Environmental think tank study supports Yankee Institute’s call to lower electricity bills

Rep. Lonnie Reed

Rep. Lonnie Reed

A report in the New York Times, of all publications, seems to lend credence to the charge by the Yankee Institute for Public Policy, that the General Assembly has the power to lower our electricity bills.

The Connecticut-based think tank called on the legislature to suspend the Renewable Portfolio Standards mandates on our electricity bills. We don’t even see the RPS as an itemization on our statements, but we pay for it. That’s because the state of Connecticut mandates that the companies which supply our electricity, snag a portion of it from renewable sources like wind, solar, biomass or hydropower. By 2020, 27 percent of our electricity must be generated from renewable sources at a cost of $250 million to rate payers. Eliminating or suspending that mandate could help lower the costs of electricity, in a state which pays the highest rates of any in the 48 contiguous states.

Now comes the report published in the Jan. 29, 2015 New York Times, quoting a prominent “environmental think-tank,” as saying “turning plant matter into liquid fuel or electricity is so inefficient that the approach is unlikely ever to supply a substantial fraction of global energy demand.”

And Connecticut is mandating that our power suppliers garner more than a quarter of our electricity from these sources within five years?

When the Yankee Institute released its report in early January – produced by the Beacon Hill Institute at Suffolk University – they were almost branded as heretics by environmental groups and public employees, who feed at the trough of handsome salaries, benefits and pensions underwritten by taxpayers.

“Our RPS goals have been instrumental in fast-tracking more affordable renewable opportunities,” said Rep. Lonnie Reed, D-Branford and co-chair of the legislature’s Energy and Technology Committee.

Added Dennis Schain, a spokesman for the state Department of Energy and Environmental Protection: “In addition, it does not appear that the study considered the fact that Connecticut developed a competitive procurement process to purchase the clean energy needed to meet RPS requirements – as opposed to the conventional approach of purchasing Renewable Energy Credits,” he said. “The innovative approach we adopted is estimated to save ratepayers more than $235 million over the next two decades.”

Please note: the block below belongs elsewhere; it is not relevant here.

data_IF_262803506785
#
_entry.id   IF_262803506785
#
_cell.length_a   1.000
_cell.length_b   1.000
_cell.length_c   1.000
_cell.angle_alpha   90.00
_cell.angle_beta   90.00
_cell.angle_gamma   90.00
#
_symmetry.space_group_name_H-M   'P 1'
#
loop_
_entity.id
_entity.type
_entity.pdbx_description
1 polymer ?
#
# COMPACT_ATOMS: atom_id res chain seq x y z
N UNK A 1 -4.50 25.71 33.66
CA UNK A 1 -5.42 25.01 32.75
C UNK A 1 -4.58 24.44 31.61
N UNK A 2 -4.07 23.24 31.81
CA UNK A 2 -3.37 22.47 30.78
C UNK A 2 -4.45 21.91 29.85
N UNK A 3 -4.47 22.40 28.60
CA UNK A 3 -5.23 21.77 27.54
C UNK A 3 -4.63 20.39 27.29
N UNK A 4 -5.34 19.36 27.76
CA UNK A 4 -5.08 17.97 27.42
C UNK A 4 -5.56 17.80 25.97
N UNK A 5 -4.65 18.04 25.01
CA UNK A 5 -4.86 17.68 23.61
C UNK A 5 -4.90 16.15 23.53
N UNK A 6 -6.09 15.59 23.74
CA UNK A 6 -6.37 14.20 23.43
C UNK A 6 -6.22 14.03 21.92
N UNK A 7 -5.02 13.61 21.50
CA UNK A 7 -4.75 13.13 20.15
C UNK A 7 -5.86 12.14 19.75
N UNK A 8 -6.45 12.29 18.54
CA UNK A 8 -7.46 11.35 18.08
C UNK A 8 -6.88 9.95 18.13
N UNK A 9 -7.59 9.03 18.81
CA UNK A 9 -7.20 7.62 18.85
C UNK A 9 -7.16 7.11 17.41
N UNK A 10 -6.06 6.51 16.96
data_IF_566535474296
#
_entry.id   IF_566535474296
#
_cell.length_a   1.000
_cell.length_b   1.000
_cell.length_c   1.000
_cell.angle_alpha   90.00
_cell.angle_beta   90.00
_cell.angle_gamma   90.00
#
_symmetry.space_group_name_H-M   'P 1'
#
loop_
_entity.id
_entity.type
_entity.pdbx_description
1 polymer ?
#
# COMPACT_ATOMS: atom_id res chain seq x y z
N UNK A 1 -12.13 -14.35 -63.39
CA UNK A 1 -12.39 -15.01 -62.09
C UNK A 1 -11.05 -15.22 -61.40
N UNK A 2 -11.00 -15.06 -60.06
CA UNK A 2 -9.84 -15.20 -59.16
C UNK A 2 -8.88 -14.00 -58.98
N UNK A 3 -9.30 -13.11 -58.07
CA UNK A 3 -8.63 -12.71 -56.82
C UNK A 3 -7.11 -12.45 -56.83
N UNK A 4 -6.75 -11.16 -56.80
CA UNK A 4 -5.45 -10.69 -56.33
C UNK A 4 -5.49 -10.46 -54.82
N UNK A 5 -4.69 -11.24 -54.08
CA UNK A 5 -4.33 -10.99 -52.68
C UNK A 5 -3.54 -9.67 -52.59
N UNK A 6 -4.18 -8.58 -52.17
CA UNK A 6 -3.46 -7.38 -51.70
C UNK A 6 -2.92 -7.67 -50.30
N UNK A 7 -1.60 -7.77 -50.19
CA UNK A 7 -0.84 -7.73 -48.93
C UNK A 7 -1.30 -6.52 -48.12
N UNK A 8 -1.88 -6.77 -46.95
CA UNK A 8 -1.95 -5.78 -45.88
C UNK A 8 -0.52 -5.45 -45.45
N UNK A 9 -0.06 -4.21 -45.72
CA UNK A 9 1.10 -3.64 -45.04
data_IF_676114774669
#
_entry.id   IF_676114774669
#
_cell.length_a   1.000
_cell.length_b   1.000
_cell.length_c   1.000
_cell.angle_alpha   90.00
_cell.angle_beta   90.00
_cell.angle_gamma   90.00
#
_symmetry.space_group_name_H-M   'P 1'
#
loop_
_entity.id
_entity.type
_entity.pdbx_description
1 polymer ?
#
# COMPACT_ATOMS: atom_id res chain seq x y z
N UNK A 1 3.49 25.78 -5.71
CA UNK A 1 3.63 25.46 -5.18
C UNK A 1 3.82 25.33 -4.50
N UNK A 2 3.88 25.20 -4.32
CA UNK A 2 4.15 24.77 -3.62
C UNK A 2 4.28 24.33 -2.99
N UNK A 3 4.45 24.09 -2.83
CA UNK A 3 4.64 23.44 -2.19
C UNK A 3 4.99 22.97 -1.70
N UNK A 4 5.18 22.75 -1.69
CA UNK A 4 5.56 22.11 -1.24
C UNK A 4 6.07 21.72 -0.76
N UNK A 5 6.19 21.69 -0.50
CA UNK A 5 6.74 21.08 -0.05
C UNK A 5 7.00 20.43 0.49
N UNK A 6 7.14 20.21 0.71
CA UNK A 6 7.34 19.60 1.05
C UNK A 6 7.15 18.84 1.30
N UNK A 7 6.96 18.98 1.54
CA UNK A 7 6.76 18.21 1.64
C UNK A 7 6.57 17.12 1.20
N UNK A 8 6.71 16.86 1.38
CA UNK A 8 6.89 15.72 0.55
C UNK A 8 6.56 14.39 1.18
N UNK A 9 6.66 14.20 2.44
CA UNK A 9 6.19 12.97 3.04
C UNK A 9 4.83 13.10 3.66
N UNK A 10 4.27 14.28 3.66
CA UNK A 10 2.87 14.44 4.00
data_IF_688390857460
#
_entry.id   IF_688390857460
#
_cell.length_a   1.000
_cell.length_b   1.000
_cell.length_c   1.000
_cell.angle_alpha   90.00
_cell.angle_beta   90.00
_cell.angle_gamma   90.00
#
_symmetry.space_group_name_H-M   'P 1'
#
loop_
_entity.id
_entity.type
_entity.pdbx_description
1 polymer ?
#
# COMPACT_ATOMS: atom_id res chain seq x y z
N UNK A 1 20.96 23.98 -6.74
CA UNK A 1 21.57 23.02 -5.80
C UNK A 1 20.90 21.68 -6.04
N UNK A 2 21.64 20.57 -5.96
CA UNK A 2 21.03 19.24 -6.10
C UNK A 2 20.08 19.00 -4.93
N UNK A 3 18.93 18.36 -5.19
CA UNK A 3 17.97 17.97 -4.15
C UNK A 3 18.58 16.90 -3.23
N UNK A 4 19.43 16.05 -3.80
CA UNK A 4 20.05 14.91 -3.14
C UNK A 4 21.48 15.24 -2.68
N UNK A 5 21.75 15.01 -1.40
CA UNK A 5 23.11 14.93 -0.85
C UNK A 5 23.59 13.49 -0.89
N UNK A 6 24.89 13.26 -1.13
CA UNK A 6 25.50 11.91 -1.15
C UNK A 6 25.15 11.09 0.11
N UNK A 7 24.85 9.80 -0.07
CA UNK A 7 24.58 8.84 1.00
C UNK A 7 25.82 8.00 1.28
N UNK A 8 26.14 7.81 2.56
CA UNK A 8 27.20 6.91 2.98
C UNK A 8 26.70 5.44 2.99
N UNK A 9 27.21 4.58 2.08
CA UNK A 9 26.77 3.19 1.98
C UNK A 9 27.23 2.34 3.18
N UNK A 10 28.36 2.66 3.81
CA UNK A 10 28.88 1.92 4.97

“Estimated?” Are these people kidding me? It was “estimated” that all of Connecticut would be slammed by a blizzard and we know how that turned out. It was “estimated” that Connecticut would be operating at budget surpluses, after the largest tax hike in state history four years ago. And we know how that turned out.

Rep. Reed all but stated there is not a windmill’s chance in the Kennedy’s backyard that the RPS mandate will be dropped. She even said calls for its removal are “part of a national push to sabotage and annihilate the growing consumer demand for renewable energy alternatives.”

Who is doing the sabotaging now?

“I would say that many of the claims for biofuels have been dramatically exaggerated,” Andrew Steer, president of the World Resources Institute, which produced the report, told the Times.

The WRI report supports the call by the Yankee Institute to at least give removal of the RPA mandate a hearing by Rep. Reed’s committee. Failure to do so, will be proof Rep. Reed and supporters of the RPS are nothing more than tools of the special interests, underwritten by the those who are paying high electricity bills.